That an additional issue by the Bank of a million or of five millions on securities, would, cæteris paribus, reduce the market rate of interest, may be granted; but it is not self-evident, or consistent with experience, that prices of commodities would therefore necessarily rise. The persons who obtained such an increased price for their securities as induced them to sell, would doubtless, upon receiving the money, seek some other investment for it. There might not be, nor would it be likely that there should be, anything in the state of supply and demand in the markets for commodities to induce persons not habitually in them nor so disposed, to speculate in goods; while the probability is, and such has been the course of experience, that, as by the supposition the market rate of interest in this country would, by such an operation of the Bank, be depressed below its ordinary rate relatively to other countries, there would be every inducement to the individuals who thus had their capitals disengaged to seek investment in securities abroad, whether public or private. As there would not, by the operation of the Bank, be necessarily any additional inducement to export commodities, the capital to be transmitted abroad for such investments would be remitted in bullion. The effect, therefore, of the issue of the million or five millions of bank notes by the Bank, might merely be their return upon the Bank for bullion to be exported. This was, in point of fact, the process in 1834, when the Bank increased its securities by between three and four millions, and reduced its treasure by the same amount; while the markets for commodities, although the rate of interest was low, and the facility of credit complete, were in the most quiescent state possible, and the corn markets falling. (History of Prices, vol. iii, pp. 273-4.)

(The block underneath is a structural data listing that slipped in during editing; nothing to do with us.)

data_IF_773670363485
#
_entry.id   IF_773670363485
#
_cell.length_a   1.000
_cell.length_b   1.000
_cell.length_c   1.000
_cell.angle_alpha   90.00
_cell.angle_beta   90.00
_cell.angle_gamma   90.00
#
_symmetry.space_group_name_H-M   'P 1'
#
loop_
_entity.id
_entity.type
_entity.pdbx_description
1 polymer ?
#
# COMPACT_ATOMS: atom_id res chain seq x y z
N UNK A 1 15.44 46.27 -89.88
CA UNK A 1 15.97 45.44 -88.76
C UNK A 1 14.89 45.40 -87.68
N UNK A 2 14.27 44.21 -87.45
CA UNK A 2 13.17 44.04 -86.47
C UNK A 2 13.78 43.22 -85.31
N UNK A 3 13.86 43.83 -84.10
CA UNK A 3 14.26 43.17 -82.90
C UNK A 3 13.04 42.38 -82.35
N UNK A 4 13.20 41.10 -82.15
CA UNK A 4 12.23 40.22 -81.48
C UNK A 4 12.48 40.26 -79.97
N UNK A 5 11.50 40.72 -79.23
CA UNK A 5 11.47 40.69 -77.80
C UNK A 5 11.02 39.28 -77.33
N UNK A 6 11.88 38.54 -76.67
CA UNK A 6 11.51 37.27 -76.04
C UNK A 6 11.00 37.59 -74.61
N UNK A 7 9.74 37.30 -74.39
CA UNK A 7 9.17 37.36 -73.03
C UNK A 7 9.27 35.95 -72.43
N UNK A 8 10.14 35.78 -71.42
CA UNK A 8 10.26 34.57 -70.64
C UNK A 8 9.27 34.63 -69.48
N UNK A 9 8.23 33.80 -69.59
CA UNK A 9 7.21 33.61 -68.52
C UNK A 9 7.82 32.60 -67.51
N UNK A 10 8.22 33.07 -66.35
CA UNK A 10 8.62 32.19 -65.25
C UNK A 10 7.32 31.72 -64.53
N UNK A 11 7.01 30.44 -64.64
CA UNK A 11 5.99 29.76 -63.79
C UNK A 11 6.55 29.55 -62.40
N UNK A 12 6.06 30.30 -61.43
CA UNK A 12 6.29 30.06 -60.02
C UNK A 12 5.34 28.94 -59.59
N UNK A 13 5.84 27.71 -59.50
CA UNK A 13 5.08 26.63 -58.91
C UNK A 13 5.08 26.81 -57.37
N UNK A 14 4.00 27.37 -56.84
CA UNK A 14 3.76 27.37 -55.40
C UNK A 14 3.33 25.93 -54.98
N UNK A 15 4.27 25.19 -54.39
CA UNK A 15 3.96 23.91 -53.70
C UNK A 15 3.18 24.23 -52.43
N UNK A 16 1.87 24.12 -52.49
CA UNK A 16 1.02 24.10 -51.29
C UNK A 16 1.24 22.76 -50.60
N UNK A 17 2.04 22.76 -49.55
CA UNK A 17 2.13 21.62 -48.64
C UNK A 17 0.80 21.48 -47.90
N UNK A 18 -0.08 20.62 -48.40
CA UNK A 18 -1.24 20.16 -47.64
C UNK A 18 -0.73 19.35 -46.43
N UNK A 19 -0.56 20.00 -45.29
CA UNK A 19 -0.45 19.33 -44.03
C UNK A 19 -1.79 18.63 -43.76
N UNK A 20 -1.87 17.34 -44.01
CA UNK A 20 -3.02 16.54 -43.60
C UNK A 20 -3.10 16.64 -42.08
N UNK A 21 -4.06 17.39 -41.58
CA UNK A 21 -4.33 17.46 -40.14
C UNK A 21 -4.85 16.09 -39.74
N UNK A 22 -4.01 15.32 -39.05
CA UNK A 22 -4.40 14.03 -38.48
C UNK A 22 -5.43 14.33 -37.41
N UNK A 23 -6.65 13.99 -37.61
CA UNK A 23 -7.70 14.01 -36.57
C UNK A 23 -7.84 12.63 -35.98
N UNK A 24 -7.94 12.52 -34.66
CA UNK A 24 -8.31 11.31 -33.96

Or suppose another case, of frequent occurrence. A country bank issues an extra amount of notes in advances to farmers, to enable them to hold their corn, in hopes of getting a higher price. With the notes received from the bank the farmer pays his rent, and withholds the corn by the sale of which he would otherwise have paid it. But, for every farmer who has not sold his corn, there is a miller or corn dealer somewhere who has not bought it. The notes which this miller or corn dealer was prepared to pay, he now puts into deposit, or repays to the banker from whom they had been borrowed. By as much as the one is enabled to postpone his sale, by so much does the other his purchase. There may have been not a pound more expended in consequence of the transaction, nor any action on prices, except to render more gradual the rise which was taking place from other causes in the price of corn.